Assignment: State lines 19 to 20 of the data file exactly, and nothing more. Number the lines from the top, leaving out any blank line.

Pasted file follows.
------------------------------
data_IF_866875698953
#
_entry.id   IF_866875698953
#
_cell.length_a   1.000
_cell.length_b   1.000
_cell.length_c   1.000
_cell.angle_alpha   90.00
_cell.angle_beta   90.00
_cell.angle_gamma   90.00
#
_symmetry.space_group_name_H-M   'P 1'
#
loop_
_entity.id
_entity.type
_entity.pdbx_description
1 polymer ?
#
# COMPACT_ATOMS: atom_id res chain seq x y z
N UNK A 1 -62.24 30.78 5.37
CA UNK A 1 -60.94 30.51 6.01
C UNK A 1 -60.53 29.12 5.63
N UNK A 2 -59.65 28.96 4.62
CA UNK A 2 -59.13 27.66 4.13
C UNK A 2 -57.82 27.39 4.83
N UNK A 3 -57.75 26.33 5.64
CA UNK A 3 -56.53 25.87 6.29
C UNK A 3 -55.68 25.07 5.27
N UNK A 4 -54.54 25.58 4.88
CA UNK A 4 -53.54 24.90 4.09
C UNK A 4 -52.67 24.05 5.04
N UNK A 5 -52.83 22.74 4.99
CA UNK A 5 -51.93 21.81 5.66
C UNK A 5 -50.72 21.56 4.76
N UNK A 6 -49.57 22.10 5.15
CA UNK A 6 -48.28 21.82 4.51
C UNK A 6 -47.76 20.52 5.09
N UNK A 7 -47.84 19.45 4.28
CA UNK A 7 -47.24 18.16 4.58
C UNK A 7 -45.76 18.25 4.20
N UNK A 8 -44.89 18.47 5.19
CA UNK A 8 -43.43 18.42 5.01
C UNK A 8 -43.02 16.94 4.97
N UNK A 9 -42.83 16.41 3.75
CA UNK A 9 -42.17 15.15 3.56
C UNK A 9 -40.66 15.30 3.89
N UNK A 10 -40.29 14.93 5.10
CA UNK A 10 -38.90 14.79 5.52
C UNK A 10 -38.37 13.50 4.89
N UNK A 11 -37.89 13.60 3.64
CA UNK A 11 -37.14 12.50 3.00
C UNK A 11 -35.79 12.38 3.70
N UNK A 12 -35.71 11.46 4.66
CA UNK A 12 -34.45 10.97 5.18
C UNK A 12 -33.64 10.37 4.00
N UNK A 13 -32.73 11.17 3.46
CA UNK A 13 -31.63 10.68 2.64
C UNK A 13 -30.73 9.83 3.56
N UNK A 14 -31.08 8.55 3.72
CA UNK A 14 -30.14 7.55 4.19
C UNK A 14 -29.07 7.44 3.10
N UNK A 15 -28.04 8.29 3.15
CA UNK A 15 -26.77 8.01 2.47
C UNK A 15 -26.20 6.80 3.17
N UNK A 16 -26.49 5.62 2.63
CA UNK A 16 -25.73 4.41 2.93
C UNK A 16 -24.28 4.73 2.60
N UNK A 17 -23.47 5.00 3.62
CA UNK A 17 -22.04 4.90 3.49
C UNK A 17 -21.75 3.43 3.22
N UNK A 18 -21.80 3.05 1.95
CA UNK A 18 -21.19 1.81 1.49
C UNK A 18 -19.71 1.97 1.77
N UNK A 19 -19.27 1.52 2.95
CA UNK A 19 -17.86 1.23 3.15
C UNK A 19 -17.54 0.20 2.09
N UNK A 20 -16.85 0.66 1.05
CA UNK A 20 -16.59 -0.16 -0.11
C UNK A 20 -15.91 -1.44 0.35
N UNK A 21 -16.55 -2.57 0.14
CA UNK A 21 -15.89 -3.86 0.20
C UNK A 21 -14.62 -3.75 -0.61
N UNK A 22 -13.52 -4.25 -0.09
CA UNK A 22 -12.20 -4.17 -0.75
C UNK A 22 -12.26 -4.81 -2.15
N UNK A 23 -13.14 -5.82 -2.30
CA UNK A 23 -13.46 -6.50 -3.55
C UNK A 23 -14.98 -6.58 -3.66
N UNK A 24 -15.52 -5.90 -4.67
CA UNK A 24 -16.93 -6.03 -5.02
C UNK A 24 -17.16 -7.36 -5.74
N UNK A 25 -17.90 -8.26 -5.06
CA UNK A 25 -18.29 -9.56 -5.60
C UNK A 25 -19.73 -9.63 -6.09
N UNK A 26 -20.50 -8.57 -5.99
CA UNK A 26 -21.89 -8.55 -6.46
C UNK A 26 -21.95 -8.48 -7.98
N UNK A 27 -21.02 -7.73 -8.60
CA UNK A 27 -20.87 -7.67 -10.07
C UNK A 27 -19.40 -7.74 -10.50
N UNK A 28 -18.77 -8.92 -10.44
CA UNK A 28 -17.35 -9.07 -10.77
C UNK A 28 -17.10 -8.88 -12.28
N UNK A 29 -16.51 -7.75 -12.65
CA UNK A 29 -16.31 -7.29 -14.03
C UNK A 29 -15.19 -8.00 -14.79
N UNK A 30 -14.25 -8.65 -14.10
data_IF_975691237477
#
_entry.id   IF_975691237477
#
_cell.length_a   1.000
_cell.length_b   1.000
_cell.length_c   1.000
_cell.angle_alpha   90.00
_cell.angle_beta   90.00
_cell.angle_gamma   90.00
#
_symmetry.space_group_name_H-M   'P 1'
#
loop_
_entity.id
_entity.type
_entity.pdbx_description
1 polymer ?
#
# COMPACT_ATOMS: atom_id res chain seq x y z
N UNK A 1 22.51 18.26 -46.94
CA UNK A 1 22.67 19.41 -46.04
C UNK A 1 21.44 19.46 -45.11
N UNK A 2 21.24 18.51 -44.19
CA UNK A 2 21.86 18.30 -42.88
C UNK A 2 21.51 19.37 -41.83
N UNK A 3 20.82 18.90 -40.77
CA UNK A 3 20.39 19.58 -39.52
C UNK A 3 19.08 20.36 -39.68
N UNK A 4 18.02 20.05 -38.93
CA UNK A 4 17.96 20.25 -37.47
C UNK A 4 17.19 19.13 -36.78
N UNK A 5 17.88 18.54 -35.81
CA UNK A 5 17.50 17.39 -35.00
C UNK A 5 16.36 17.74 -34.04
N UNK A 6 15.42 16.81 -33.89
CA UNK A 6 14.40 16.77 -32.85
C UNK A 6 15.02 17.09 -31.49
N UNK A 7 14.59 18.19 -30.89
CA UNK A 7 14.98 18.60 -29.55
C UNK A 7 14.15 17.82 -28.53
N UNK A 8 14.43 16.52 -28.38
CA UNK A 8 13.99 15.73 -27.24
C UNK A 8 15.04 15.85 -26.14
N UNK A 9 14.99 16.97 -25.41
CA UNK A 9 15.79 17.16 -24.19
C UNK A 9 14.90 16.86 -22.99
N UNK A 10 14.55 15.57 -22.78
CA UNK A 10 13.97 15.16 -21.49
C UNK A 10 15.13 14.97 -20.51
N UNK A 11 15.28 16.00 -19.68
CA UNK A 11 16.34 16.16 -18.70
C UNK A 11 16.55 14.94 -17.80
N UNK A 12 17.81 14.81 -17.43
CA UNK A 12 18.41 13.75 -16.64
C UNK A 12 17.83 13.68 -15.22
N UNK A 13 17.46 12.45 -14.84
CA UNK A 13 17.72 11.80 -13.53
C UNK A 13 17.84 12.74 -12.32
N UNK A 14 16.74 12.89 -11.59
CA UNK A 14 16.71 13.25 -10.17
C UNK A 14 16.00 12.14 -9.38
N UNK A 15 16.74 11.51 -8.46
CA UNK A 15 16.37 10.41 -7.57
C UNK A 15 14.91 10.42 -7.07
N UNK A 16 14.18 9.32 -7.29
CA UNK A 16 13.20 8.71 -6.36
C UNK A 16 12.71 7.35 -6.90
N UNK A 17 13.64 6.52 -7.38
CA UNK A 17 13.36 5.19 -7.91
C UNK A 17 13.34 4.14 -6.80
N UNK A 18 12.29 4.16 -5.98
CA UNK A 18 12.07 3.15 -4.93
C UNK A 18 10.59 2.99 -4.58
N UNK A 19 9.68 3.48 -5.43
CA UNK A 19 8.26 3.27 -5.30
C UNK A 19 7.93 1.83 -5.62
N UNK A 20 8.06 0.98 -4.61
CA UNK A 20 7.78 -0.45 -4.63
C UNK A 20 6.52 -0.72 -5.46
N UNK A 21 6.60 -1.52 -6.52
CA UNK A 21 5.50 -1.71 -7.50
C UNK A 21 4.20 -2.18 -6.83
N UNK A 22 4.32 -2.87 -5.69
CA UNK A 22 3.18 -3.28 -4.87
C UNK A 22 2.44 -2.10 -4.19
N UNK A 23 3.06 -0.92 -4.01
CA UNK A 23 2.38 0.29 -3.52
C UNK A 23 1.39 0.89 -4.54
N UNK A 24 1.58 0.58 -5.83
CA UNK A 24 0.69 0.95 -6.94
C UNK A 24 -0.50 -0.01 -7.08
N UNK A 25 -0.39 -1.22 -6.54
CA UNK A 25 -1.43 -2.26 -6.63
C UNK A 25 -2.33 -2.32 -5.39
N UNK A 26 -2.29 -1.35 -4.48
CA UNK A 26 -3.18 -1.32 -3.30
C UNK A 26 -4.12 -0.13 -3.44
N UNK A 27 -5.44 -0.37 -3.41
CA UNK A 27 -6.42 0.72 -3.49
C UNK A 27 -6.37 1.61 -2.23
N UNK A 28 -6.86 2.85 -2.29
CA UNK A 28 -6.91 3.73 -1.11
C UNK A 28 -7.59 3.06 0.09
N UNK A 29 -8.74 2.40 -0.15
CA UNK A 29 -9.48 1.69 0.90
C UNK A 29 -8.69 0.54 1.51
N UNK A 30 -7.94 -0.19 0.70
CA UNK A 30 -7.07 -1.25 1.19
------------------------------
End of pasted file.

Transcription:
#
# COMPACT_ATOMS: atom_id res chain seq x y z